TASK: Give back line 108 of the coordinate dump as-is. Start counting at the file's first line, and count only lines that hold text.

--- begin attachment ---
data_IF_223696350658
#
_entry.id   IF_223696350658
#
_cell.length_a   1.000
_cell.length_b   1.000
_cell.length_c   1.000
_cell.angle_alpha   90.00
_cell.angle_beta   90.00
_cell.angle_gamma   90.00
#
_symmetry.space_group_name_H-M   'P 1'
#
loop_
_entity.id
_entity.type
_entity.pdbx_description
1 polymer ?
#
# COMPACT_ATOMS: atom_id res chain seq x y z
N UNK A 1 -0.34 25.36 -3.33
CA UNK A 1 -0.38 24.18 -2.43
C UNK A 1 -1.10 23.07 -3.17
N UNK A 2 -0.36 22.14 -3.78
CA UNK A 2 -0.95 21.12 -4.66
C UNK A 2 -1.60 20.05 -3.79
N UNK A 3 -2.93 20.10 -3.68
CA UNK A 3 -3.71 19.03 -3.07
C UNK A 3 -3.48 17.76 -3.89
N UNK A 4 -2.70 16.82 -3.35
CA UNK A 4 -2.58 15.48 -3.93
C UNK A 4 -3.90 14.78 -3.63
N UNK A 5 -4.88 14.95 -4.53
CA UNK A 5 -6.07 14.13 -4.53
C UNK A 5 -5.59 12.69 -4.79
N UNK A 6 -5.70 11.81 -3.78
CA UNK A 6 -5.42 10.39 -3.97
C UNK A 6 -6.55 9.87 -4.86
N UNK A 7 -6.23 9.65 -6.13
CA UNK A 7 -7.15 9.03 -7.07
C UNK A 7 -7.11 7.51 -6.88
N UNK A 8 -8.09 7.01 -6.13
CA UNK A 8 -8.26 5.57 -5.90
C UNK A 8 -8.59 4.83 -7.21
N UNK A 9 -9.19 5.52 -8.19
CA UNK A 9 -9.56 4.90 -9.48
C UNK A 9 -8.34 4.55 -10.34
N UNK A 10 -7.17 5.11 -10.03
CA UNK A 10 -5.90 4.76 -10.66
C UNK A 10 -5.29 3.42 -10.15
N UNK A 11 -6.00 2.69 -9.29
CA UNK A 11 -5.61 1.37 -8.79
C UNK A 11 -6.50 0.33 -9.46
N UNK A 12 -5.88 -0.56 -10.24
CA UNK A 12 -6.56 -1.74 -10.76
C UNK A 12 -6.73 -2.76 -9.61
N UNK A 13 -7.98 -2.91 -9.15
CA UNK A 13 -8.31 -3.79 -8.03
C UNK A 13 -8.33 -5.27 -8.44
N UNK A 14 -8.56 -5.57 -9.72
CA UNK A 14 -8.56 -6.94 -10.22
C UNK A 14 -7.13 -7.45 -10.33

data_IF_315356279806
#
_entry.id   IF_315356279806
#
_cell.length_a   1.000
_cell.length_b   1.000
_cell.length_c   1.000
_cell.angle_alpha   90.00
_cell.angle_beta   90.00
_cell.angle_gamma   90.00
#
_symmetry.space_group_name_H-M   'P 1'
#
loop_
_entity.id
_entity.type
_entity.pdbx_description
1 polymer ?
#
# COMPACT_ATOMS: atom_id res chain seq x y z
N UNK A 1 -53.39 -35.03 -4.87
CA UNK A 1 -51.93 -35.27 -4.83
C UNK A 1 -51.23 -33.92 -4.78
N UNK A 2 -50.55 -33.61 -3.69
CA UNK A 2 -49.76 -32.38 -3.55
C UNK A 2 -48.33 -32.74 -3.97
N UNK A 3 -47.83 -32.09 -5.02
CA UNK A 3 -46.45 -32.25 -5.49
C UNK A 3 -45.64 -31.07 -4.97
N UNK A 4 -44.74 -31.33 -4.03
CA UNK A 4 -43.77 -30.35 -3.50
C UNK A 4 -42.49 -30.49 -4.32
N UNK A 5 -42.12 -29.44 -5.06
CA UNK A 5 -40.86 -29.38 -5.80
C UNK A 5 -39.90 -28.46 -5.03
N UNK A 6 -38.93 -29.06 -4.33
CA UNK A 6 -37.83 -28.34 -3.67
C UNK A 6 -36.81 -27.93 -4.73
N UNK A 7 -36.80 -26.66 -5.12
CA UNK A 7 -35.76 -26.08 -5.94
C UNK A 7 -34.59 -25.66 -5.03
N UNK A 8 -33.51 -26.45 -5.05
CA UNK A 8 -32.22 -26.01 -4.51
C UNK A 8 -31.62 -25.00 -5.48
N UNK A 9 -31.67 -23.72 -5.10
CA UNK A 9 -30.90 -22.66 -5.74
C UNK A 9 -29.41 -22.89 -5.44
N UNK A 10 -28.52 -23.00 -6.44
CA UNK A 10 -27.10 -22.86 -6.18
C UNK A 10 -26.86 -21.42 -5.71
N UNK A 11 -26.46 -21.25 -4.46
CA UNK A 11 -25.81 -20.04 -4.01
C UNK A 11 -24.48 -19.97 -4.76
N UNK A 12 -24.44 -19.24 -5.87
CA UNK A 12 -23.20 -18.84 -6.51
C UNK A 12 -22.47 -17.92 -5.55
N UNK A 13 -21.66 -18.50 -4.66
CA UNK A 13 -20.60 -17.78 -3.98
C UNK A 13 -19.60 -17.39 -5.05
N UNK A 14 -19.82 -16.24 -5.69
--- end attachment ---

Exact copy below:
CA UNK A 9 -30.90 -22.66 -5.74